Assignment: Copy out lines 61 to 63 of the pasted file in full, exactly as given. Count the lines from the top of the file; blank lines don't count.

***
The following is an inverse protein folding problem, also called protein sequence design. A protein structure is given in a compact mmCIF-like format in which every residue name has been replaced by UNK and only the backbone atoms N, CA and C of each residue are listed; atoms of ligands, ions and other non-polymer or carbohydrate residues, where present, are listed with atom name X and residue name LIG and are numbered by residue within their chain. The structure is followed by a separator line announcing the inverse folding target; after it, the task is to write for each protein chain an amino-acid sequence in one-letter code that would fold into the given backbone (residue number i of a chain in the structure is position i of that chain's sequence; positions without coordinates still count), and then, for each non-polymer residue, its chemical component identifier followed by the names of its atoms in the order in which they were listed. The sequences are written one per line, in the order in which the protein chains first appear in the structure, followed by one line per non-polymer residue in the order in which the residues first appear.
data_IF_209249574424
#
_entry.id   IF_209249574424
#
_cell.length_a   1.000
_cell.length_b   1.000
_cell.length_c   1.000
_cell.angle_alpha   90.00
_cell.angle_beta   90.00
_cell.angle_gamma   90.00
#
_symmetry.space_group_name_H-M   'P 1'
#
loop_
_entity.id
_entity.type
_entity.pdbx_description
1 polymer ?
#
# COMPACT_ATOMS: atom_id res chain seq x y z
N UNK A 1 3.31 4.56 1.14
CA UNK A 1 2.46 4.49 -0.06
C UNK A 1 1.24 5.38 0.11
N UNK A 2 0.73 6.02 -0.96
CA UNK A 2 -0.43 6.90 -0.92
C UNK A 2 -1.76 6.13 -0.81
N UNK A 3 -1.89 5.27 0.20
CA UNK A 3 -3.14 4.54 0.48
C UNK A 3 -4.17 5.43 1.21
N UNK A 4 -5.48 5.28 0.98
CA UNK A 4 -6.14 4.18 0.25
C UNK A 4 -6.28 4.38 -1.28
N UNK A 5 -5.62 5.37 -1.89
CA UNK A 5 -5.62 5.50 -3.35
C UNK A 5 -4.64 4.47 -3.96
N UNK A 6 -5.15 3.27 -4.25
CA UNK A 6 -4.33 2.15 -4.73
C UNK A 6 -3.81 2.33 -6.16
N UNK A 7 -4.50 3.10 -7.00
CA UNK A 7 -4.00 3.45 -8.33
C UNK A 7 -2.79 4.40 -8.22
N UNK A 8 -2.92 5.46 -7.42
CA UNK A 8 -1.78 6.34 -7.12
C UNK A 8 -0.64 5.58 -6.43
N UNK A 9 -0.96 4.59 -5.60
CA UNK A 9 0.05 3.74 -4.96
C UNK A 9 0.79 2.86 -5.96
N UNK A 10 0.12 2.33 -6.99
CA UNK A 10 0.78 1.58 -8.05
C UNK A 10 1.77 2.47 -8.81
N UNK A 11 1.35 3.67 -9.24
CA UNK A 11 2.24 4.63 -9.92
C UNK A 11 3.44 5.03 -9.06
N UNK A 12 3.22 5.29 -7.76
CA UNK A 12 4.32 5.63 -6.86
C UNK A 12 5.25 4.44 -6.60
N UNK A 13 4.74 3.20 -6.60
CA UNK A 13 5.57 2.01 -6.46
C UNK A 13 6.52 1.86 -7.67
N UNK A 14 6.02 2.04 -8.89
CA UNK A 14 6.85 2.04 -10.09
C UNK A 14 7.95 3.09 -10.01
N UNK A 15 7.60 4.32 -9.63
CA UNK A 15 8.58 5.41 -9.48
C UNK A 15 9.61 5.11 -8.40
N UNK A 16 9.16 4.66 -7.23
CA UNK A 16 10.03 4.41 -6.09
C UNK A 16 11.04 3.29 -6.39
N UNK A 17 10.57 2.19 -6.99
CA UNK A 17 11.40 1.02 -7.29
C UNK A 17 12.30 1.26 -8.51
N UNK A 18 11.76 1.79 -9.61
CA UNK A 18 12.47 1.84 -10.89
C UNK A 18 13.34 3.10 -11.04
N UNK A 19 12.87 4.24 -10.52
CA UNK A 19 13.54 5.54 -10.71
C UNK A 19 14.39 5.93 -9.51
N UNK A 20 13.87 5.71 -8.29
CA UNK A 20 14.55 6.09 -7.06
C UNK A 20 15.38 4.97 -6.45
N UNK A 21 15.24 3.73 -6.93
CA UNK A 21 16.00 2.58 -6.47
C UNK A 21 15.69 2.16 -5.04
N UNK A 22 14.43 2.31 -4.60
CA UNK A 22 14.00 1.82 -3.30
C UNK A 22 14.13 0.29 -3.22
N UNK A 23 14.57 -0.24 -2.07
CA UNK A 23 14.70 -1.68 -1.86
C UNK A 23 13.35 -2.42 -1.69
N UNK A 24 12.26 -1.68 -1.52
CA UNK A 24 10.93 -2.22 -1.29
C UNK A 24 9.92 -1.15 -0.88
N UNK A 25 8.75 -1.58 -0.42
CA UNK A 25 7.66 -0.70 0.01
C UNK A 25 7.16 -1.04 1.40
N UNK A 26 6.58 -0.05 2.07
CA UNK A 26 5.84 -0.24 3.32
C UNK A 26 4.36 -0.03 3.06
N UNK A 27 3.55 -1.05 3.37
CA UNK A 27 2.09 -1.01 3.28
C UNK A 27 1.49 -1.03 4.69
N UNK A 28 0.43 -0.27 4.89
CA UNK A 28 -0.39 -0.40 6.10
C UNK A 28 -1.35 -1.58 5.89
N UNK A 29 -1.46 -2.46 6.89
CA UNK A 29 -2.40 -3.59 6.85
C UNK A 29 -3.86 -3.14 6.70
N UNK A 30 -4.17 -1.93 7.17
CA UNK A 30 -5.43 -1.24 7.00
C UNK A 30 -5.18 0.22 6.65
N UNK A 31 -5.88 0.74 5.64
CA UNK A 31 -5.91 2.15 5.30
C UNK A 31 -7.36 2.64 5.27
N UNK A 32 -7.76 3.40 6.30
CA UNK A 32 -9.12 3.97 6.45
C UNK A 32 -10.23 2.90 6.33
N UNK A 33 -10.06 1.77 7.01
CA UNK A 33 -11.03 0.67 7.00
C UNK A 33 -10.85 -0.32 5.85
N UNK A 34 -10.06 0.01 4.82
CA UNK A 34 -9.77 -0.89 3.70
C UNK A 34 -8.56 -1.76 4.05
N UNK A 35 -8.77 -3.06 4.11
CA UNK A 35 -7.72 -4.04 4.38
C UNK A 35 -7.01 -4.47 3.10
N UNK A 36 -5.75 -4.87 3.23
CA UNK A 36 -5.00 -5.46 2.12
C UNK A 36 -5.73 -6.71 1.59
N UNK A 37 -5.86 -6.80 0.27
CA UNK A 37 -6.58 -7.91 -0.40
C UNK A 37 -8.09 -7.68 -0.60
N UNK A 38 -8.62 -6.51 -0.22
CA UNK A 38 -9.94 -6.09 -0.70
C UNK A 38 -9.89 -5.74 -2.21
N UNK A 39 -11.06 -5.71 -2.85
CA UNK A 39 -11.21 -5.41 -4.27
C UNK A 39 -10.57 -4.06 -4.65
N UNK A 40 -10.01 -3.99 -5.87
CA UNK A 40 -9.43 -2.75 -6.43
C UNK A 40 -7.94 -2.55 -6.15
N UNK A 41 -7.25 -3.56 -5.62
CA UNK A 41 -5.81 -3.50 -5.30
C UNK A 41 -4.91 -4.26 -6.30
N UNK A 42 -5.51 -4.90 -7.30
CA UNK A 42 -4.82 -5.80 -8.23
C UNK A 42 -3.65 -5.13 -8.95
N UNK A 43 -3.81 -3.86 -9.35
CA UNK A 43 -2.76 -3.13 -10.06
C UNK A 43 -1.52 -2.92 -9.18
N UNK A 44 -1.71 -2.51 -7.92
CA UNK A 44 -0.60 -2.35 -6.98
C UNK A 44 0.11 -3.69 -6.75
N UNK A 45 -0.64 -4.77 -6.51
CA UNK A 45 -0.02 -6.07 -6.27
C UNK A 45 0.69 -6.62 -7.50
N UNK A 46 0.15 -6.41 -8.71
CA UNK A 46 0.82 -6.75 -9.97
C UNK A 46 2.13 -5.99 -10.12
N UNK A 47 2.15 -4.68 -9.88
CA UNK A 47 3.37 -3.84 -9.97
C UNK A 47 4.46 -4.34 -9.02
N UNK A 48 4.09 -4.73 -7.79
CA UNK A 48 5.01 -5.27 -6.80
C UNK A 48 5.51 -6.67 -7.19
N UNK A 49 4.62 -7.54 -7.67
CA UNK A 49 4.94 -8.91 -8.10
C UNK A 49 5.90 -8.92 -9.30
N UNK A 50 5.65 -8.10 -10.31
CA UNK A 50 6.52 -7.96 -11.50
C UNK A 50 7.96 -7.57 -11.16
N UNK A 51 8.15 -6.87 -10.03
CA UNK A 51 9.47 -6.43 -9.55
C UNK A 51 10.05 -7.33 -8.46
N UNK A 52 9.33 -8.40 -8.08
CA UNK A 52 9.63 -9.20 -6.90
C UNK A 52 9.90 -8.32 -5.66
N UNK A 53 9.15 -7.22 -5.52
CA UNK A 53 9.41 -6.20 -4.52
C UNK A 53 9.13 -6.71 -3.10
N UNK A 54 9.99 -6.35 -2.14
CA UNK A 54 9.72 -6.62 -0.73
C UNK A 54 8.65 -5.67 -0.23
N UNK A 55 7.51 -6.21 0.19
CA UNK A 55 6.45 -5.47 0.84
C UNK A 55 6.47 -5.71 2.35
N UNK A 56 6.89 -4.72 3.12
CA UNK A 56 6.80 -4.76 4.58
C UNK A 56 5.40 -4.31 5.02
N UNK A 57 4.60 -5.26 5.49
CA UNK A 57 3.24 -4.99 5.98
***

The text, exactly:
N UNK A 14 6.02 2.04 -8.89
CA UNK A 14 6.85 2.04 -10.09
C UNK A 14 7.95 3.09 -10.01